Linux CAD

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SSCBen
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Linux CAD

Post by SSCBen » Fri Sep 05, 2008 7:56 pm

If you don't run Linux or ever plan to this thread won't be very helpful to you unless you want some free CAD programs that work on Linux (both I describe can run on Windows, though it'll probably take some tweaking). Alibre Xpress is a good free 3D CAD program for Windows.

Recently I've been looking for a good free 3D CAD program for Linux. I was ready to hunker down some money for a more fully featured CAD program until I ran across GraphiteOne. The free version is a little old but still plenty adequate for what I want to do. I barely know anything about how to operate it but it should be more than adequate for what I want to do, and if it's not, I can modify the source code to do that I want (it's somewhat-free software).

For kicks I've attached a screenshot so you can get an idea of what it the program is like. The object shown is an air cylinder I bought off McMaster-Carr. GraphiteOne can import and export a good amount of file formats so I had no problem importing this.

I stopped for a while on BRL-CAD but there's a few reasons why I didn't like BRL-CAD. While it is a fully developed and workable CAD system, it's interface is rather poor and it's too complicated for my purposes. The main difference is that it uses constructive solid geometry (CSG) rather than the boundary representation (Brep) that most CAD systems use. Basically, you make objects by making combinations, differences, and taking what's common between basic 3D shapes. There's a few reasons why BRL-CAD uses that but none of them really apply to me, so there is no advantage to CSG for me.
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cantab
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Re: Linux CAD

Post by cantab » Fri Sep 05, 2008 9:19 pm

I know of QCAD and SagCAD, but haven't really used either, so don't know much about them. My guess however is they're more 2d programs.

Though, and I hope this isn't too dumb a question, what makes 3d modelling software, like blender, unsuited to CAD work?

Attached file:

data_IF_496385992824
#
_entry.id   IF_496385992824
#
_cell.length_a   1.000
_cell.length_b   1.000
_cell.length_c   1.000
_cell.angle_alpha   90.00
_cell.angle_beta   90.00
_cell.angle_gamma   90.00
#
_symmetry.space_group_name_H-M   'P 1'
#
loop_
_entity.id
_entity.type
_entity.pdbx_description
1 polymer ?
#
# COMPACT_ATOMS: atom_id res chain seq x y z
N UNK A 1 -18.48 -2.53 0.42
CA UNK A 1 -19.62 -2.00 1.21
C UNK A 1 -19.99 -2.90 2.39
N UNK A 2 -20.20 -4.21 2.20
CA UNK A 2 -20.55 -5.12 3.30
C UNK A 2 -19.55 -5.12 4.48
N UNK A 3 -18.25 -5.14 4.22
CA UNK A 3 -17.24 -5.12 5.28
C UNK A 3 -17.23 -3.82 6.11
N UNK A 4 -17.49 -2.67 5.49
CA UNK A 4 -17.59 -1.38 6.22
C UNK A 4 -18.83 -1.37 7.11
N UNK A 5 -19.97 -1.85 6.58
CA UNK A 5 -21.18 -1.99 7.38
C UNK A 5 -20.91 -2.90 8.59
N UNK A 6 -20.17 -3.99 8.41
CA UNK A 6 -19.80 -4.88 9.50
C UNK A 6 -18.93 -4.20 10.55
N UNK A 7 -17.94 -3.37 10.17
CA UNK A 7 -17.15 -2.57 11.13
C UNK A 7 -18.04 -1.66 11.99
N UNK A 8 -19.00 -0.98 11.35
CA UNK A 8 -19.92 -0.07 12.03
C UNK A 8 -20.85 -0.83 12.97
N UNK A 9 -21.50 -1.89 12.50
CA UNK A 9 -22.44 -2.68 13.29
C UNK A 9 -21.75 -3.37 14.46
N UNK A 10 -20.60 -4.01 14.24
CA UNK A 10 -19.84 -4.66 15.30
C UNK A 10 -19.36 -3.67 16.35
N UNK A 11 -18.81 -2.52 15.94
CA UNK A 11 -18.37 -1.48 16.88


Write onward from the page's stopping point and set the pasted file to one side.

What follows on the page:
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swirlycurly
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Re: Linux CAD

Post by swirlycurly » Fri Sep 05, 2008 10:34 pm

we have autocad 3d inventer 2009 or whatever year it is and we have only had three classes so far. I have no clue what i am doing with it and kids' computers crash all the time and it is just a mess. The computers are so small and weak they cannot even run it. Hopefully i will be able to figure it out after the course and be able to design stuff though.

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SSCBen
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Re: Linux CAD

Post by SSCBen » Fri Sep 05, 2008 10:37 pm

QCAD is great for 2D, but sadly it doesn't have any 3D functions. I've never heard of SagCAD but I'll take a look at it.

There are actually tools to make Blender better for CAD. I've used Blender before. I'm sure Blender's fine for modeling, but it lacks some engineering-oriented features I'd want. I'd like to make technical drawings with measurements. I'd like to be able to spread all the parts out to cut out of plastic sheet. I'd like to (well, in the future) generate code for CNC machines.

From what I've read though there are some scripts for Blender to help with engineering applications. Using Blender for CAD isn't uncommon, so I'm sure people have adapted parts of it to work better in CAD.

WaterWolf uses Blender from what I can tell. Google Sketchup is popular on some woodworking and architecture forums from what I've seen too, mainly because it's easy to use. Sadly Sketchup isn't for Linux, but it runs decently in Wine.

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Silence
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Re: Linux CAD

Post by Silence » Fri Sep 05, 2008 11:22 pm

Good thing Sketchup runs in Wine, because Alibre doesn't, according to AppDb.

Blender is to CAD as art is to engineering, from what I can tell. It probably doesn't simulate multiple parts very well (if at all) and, as Ben said, measurements may be difficult to do. There are lots of 3d drawing and animation programs - Maya and 3d Studio Max are used often for games, for example. And there are lots of technical CAD programs - like SolidWorks. But there *is* a good bit of a difference.

Ben, I think you'll have a tough time finding free industrial-quality CAD software (which obviously isn't necessary). Why? Because it's used by engineers and students at companies and universities, run by pointy-haired bosses who are eager to buy the latest $2000 software. With such a big commercial market there's not much demand for freeware. Ie, if you want the software, get it through UMD. Obviously there are illegal methods, too, but I won't advocate those.

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